Electronic currency exchanges explained
February 11, 2019, 7:43 pm ASTLast Updated: February 11, 2019, 8:04 pm
The story behind the collapse of Bitcoin exchange QuadrigaCX is making headlines in the crypto world, but for those not familiar with cryptocurrency it can be confusing.
“It’s like a stock exchange,” said Adam Goldman, founder and president of bitbuy, one of Canada’s largest bitcoin exchanges. “It’s even closer to more of a (foreign exchange) market place.”
Despite being electronic, currencies like Bitcoin need a place to trade. This is where companies like the late QuadrigaCX come in.
As a crypotcurrency exchange, QuadrigaCX was a place where users could store, buy and sell cryptocurrencies like Bitcoin, Litecoin, and Ethereum.
To buy and sell on QuadrigaCX, users were required to create an account, called a wallet, to put cryptocurrency or traditional money in. Some exchanges don’t require identification to open an account, but most exchanges, QuadrigaCX included, require users prove their identity. This usually involves users taking a picture of themselves with their government-issued photo ID clearly visible.
According to a promotional video QuadrigaCX posted to its YouTube channel on June 6, 2016, the exchange accepted bank wires, money orders or deposits from their bank accounts. Although, in 2018, most Canadian banks blocked transactions associated with cryptocurrency due concerns about money laundering.
Once the money was on QuadrigaCX, users could buy, sell and trade cryptocurrencies with other users.
Like a bank, QuadrigaCX held the bulk of its users’ money in a storage space similar to a bank vault. In the crypto world, these vaults are known as cold wallets. Exchanges make most of their money in transaction fees for facilitating users’ trades. Normally these trades would happen through a hot wallet, but hot wallets aren’t as safe as cold wallets.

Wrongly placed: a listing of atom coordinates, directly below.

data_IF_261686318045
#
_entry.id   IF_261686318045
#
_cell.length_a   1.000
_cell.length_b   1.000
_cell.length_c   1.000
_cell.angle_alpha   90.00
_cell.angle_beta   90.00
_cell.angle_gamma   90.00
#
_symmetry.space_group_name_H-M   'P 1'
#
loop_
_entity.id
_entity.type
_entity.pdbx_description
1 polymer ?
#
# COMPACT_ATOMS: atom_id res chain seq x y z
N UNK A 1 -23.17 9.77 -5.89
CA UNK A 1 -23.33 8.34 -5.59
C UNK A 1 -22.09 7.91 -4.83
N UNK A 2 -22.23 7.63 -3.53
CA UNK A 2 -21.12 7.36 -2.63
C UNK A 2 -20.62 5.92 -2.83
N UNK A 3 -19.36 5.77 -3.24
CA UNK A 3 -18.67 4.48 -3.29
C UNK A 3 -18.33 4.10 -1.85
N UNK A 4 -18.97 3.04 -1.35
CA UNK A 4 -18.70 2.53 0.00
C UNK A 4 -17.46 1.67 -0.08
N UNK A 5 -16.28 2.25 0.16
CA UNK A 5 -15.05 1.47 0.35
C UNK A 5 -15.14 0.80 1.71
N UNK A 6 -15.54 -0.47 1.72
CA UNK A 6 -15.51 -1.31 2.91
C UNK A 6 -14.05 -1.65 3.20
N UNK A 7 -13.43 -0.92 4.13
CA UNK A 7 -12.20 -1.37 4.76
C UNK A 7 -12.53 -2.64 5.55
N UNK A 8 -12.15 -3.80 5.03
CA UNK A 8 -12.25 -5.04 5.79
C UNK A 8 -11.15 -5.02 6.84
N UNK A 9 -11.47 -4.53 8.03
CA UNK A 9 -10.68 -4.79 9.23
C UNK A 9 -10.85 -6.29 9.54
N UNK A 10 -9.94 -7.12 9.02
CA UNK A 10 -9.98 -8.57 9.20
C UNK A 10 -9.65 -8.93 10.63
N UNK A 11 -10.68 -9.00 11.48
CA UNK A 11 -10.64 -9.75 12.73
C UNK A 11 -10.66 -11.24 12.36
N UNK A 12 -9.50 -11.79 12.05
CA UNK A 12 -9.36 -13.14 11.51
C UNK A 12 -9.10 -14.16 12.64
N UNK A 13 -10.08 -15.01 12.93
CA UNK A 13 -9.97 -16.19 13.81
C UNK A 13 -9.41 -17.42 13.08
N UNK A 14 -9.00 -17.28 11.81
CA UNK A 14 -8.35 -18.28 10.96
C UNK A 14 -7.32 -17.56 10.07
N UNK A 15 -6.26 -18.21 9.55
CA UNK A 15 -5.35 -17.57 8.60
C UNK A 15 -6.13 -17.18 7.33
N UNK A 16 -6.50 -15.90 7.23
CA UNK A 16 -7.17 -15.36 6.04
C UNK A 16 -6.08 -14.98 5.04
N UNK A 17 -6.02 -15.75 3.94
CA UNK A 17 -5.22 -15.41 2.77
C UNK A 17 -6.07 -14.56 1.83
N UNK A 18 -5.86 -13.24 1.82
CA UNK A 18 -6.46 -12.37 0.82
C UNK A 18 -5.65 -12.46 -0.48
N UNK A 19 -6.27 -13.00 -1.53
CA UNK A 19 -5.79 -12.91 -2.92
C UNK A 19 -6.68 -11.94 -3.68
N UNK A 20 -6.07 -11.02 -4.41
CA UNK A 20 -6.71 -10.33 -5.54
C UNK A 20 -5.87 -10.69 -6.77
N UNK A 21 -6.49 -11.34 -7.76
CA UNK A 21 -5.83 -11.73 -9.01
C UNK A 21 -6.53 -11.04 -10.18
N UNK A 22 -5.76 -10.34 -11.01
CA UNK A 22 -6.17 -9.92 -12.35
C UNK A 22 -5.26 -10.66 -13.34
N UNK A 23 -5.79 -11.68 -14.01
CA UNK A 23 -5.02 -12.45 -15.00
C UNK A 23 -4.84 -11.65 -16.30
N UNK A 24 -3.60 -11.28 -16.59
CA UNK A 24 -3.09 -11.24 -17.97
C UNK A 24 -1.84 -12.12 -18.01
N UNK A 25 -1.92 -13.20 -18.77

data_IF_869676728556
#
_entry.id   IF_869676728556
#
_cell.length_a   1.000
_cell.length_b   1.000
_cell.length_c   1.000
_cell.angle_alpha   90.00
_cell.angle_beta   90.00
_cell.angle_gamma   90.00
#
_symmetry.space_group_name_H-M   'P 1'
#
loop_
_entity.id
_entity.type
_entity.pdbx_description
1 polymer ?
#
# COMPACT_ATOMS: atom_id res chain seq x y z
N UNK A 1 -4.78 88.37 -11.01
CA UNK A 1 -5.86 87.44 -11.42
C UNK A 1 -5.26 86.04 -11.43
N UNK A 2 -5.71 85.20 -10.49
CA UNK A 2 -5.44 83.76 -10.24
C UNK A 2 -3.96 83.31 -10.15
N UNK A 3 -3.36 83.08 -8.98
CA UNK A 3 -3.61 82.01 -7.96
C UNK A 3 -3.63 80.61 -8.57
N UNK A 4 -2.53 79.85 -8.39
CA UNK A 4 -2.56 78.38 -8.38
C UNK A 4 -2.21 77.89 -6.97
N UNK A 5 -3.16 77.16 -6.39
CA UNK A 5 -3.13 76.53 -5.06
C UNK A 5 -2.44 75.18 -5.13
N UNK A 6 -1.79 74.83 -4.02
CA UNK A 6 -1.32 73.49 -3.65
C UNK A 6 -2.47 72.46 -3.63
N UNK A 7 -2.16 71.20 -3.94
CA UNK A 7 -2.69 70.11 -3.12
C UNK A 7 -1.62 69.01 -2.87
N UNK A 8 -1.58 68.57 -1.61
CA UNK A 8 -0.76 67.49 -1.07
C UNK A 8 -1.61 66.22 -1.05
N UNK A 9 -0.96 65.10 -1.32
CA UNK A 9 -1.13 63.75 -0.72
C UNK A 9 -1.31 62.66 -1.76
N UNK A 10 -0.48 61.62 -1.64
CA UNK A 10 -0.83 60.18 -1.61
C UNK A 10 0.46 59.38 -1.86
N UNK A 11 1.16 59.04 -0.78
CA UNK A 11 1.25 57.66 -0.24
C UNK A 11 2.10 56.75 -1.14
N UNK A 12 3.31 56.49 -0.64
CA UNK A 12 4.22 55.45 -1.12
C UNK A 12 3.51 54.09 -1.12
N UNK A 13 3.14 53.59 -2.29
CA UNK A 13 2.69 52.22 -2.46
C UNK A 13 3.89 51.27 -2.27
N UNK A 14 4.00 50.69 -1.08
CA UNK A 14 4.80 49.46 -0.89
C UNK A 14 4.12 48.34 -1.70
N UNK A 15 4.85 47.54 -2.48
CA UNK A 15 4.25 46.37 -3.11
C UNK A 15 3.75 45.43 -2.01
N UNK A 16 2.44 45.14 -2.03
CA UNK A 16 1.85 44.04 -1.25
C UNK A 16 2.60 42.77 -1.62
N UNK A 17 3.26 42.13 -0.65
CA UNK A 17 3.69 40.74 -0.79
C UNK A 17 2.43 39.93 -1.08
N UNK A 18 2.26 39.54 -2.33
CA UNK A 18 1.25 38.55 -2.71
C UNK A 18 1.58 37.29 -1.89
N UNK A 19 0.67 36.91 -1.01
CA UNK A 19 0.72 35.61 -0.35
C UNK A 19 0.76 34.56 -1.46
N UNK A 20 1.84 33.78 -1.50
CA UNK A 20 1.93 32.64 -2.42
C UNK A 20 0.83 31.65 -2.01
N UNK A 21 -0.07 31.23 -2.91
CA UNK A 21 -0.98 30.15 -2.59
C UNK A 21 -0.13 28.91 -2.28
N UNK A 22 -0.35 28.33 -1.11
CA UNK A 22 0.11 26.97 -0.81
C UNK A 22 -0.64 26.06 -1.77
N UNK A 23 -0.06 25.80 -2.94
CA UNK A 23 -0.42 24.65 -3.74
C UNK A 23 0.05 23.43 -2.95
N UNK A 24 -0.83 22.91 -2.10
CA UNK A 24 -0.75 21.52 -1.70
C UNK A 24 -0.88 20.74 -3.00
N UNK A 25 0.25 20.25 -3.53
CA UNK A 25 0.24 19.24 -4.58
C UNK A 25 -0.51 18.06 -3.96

Hot wallets are used for daily transactions, like bank tellers. These transactions need to be approved, so a lot of people within the exchange have access to it. Since it’s the main point of contact for users, it’s also fairly exposed and vulnerable to hacks. This is why, when hot wallets have amassed too much money; exchange administrators send money to cold wallets to keep it safe.
Despite their similarities, banks and cryptocurrency exchanges are different.
“You have to be very careful in this industry as to whether we use certain language,” said Goldman. Describing a crypto platform as a bank or exchange could have specific legal definitions, and requirements.
Goldman said bitbuy is a “trading platform,” software that allows users to interact with the cryptocurrency networks.
Banks are highly regulated. Quadriga’s exchange went down, in part, because the money wasn’t accessible to users, something the Bank Act has strict rules about. Banks need to have cash on hand to cover a percentage of the money clients have there. There is no such regulation in place for Canadian cryptocurrency exchanges.
Another major difference is that trading in crypto is public, but anonymous. The ledgers for cryptocurrency transactions are called blockchains. Blockchains are public, and when a transaction happens, it’s logged in sequence in the blockchain and locked in. Anyone can see the amount moved, when it is moved, which wallet it moved from and which wallet it moved to. The anonymous part is wallets are identified by a random series of letters and numbers. There isn’t any personal information attached to them.
However, it is possible to find specific accounts as a blockchain allows users to follower their money.
“They can follow the path that any specific transaction takes,” said Goldman. If a user knows whom they’re sending the money to, they can use that information, with information from the blockchain, to identify specific accounts.